Is a coworker getting on your nerves? Dan and Alison answer your questions with the help of Amy Gallo, the author of the HBR Guide to Dealing with Conflict. They talk through what to do when a coworker acts like their responsibilities are beneath them, a colleague you referred to the team is being aggressive and sneaky, or a fellow team member is coasting while you’re putting in long hours.
From Alison and Dan’s reading list:
HBR: Strategies for Working Smoothly with Your Peers by Rebecca Newton — “The goal is not to reduce the frequency with which we disagree with peers, or with which they disagree with us. The goal is to change how we feel about these conversations. Ironically, it’s by stepping further into the uncomfortable – through having courageous conversations, carving out seemingly impossible time to think, and being more willing to say and hear a variety of opinions – that we increase our comfort and confidence with peers.”
Book: HBR Guide to Dealing with Conflict by Amy Gallo — “Luckily, however, when handled well, conflict can have positive outcomes. It can help you be more creative, spark new ideas, and even strengthen bonds with your coworkers.”
HBR: How to Deal with a Slacker Coworker by Carolyn O’Hara — “We’ve all worked with someone who doesn’t pull his own weight — a colleague who checks Facebook all day, takes two-hour lunch breaks, and never meets a deadline. But as irritating as it can be, you shouldn’t become the behavior police unless their slacking is materially affecting your work.”
HBR: The Best Teams Hold Themselves Accountable by Joseph Grenny — “The role of the boss should not be to settle problems or constantly monitor your team, it should be to create a team culture where peers address concerns immediately, directly and respectfully with each other. Yes, this takes time up front. But the return on investment happens fast as you regain lost time and see problems solved both better and faster.”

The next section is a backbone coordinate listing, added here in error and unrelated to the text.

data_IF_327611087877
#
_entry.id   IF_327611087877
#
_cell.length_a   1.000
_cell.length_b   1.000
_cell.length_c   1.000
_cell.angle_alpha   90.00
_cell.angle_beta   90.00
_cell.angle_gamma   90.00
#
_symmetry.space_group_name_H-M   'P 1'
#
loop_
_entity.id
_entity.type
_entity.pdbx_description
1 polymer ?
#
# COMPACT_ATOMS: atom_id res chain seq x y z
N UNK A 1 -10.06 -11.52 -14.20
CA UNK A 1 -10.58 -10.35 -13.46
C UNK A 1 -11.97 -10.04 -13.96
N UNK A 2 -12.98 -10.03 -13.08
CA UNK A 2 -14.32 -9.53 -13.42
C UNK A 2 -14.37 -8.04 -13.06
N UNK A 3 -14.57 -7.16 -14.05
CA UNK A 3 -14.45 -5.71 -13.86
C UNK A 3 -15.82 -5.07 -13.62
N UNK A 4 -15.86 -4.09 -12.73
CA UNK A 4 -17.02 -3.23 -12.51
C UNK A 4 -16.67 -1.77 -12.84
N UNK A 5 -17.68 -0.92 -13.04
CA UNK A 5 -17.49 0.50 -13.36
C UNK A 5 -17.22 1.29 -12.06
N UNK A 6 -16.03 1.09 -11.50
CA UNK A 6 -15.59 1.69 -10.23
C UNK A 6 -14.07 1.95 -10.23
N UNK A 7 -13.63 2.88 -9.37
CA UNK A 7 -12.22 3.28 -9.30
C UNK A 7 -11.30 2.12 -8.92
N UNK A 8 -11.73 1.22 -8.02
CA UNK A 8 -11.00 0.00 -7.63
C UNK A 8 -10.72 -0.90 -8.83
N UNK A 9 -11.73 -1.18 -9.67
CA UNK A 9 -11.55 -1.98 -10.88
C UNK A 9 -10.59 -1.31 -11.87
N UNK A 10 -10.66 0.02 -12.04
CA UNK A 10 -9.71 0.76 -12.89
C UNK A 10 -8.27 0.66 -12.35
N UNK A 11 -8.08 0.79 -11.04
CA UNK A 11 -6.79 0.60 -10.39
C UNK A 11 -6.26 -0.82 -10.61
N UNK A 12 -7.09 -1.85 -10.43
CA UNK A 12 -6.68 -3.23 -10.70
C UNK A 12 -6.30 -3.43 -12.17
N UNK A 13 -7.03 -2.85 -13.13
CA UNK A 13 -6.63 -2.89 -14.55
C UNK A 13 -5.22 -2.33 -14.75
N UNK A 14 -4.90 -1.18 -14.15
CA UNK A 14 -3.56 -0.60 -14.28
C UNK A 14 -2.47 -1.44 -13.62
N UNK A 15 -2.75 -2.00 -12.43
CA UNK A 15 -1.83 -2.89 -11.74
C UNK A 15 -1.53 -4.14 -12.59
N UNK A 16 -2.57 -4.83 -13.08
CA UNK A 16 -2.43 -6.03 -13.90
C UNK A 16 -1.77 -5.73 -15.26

Okay, let's make this clear from the top: we here at Safe For Work are not staunch supporters of office gossip. From the office politics of peddling secrets, to the ease with which gossip can breed cliques and cabals, there are plenty of pitfalls when it comes to workplace gossip. But on today's episode, Amy Gallo of the Harvard Business Review makes some very compelling points as to why gossip can be...well, good! Then, Liz and Rico rail against the verbiage of the corporate world in today's iteration of Lingo Bingo. And we help some listeners, too: Robin's worried that her job will be the first on the chopping block, while the new hires at Nakita's office are making more than some long-term employees.If you've got a burning workplace question and need some advice, don't hesitate to shoot us an email! You can reach us at Safe@Wondery.com. And don't forget to follow our sage hosts on Twitter: they're @SSLiz and @RicoGagliano.Support us by supporting our sponsors!Zip Recruiter - Get a free trial and learn how to hire smarter when you visit them at ZipRecruiter.com/SAFEBlinkist - Get a free 7-day trial when you visit them at Blinkist.com/SAFE
Are you are a seeker of conflict or an avoider of conflict? Today I’m talking to Amy Gallo (AmyEGallo.com), the author of the HBR Guide to Managing Conflict at Work, a really practical, useful book. She also runs workshops on conflict
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